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Philly’s Southern Gentleman
Somewhere in the city of Asheville, North Carolina lives Brian McGee, a folk singing, punk rock influenced, guitar building mountain man who recently released his latest album, The Taking or the Leaving.
McGee wasn’t always a Southern man, though. He grew up in Philadelphia, where he started his first band with his cousins when he was only 12 years old. He continued to sing and play guitar throughout high school where he formed a punk rock band called Plow United, influenced by the likes of The Clash, The Ramones, Screeching Weasel and Social Distortion – rebellious territory for McGee and the other members, who could all be found playing in the wind ensemble of their high school’s marching band. Even though McGee’s musical talents were now spread across both classical and punk, he was still searching for more musical diversity, more sounds – something different.
Enter folk rock music. After Plow United disbanded in 1997, McGee’s then-girlfriend gave him his first banjo. He was infatuated and immediately began taking lessons, listening to both Woody and Arlo Guthrie, and even studying the anthology of folk music. In the late nineties, McGee made the move to North Carolina where he attended John Campbell Folk School. It was there he learned how to build his own banjo and where he performed at square dances around town with friends. It took McGee five years before he decided to write music again in a more serious manner. This was when he formed Brian McGee and the Hollow Speed, recorded his first album, and remembered his passion for writing songs and playing in a band.
Today, Brian McGee and the Hollow Speed are known simply as Brian McGee, but the name of the band isn’t the only thing that has changed. Brian McGee’s newest album, The Taking or the Leaving, is a step into a more playful and toe-tapping direction. Recorded at Echo Mountain studios, known for acts like Azure Ray and Gary Jules, McGee’s latest LP was engineered by Alex Hornbake and was produced by Pete James of The Honeycutters, who also played guitar on the album.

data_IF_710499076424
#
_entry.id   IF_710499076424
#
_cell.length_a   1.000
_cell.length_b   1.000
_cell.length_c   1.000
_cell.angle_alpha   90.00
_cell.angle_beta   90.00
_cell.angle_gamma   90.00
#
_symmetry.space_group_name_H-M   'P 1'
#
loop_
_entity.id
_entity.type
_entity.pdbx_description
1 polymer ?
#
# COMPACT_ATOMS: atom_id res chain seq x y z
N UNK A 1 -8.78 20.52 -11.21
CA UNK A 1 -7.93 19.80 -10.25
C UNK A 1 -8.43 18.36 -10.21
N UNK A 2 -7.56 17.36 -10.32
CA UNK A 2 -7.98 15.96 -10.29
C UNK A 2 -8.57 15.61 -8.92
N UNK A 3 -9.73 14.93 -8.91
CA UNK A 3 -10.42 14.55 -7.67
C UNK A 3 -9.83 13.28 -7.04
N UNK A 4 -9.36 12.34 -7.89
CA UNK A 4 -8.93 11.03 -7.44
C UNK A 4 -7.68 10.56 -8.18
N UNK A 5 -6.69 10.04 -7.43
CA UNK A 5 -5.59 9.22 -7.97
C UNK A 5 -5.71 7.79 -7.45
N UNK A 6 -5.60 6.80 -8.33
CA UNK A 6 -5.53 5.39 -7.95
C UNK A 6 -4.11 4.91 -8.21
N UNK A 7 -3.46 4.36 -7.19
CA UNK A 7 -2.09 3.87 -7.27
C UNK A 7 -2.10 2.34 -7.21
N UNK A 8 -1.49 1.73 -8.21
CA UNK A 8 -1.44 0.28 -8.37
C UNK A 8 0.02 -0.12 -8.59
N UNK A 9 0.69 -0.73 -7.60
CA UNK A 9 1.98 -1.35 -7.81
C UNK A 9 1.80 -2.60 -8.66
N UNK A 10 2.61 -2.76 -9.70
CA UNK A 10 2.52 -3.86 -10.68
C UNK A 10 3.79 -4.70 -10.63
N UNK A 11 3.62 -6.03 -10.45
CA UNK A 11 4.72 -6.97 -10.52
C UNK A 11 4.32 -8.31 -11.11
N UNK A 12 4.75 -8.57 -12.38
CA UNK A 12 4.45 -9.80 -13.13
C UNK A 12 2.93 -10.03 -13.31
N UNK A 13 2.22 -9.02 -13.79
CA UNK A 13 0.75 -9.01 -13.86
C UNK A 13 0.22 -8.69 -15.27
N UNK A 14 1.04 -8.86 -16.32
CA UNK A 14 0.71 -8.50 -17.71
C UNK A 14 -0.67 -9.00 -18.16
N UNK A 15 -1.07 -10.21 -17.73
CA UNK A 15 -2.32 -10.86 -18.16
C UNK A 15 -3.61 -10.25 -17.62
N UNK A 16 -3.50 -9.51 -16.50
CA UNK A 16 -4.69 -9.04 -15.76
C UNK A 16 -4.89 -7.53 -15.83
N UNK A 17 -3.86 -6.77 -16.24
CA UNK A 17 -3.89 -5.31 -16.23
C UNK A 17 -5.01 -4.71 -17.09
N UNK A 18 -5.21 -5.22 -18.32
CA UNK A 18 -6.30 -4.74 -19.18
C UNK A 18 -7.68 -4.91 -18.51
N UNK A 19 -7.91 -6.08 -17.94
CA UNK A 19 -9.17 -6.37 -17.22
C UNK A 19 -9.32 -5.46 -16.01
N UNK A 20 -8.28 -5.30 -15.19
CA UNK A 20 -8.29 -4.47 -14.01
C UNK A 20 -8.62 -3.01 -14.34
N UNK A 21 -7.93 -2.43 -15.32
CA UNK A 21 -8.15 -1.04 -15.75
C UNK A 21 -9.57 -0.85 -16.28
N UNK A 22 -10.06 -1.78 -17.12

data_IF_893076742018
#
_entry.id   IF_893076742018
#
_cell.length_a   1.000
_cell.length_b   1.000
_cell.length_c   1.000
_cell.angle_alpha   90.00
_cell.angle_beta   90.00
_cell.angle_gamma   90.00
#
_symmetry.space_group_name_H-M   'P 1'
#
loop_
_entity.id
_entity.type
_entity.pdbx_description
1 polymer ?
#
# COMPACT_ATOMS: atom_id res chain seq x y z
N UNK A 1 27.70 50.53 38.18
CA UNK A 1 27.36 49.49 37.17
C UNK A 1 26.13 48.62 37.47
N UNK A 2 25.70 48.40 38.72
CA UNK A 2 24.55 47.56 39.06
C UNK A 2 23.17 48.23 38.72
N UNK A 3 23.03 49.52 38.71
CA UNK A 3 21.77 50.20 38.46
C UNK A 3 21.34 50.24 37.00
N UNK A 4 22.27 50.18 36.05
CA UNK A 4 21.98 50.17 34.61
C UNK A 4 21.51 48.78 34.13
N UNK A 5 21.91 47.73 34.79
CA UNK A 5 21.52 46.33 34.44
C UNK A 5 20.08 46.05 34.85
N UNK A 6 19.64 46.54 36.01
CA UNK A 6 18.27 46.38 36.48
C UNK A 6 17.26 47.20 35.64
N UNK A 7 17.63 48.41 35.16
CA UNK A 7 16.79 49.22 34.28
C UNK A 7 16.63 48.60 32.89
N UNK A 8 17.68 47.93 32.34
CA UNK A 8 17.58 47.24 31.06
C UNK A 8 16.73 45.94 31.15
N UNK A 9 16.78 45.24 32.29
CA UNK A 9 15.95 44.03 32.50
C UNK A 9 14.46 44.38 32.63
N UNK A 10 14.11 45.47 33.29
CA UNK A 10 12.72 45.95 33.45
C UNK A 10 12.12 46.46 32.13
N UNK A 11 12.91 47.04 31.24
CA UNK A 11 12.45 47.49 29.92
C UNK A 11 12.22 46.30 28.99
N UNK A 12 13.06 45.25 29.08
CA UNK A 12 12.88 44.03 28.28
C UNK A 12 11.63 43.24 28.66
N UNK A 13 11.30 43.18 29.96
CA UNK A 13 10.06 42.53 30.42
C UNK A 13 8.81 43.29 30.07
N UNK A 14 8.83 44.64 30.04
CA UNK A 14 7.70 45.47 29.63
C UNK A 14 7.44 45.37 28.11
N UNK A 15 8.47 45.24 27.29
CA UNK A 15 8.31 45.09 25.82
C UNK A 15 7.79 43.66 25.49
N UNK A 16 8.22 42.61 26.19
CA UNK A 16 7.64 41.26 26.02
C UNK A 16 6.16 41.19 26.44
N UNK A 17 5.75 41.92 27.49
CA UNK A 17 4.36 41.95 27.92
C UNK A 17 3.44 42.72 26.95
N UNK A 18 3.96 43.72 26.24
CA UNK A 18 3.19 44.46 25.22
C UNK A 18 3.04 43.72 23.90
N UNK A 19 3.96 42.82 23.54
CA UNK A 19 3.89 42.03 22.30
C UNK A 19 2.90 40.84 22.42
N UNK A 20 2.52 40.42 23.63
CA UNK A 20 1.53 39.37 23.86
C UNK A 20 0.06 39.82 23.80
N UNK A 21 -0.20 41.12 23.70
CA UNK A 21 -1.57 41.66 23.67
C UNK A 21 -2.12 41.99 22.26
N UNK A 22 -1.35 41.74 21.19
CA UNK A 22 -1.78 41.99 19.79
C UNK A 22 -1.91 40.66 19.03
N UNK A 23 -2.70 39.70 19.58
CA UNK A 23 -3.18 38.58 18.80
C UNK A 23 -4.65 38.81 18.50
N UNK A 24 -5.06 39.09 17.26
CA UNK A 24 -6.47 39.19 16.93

“The title of the album doesn’t really come from a concept,” says McGee, “I wouldn’t let myself name the album after a song, that would be too easy. So I started combing through the lyrics, and ‘First Kiss’ was where I found the line ‘the taking or the leaving.’ It really stood out as something that summed up where I was coming from on the album.”
The record is a batch of catchy songs that are easy to both dance and sing along to. “First Kiss” is a pop-influenced romp about finding new love and taking a risk that might get your heart broken, with a chorus that belts out powerful lines like “no matter how you do me, please don’t do me wrong!” The Hammond organ adds great texture to “Let’s Bleed,” and “Diving Horses” is a rollicking country jam that propels the album forward with passionate momentum.
“I really like ‘Here I Am’ – the double vocals throughout the track, and Pete’s guitar are both incredible,” McGee says with excitement. It’s easy to see that a lot of love was put into this record, and while listening to it you can hear the band having a great time.
Brian McGee will be playing several shows in support of the new record. After his recent CD release show in Asheville, the band opened for The Burning Angels at the Flicker Theater in Athens, and there are more confirmed dates (both solo and as a full band), stretching into 2011.
McGee embodies the feel-good spirit of American folk music. The Taking or the Leaving is just the latest chapter in his story, but it is a story definitely worth reading.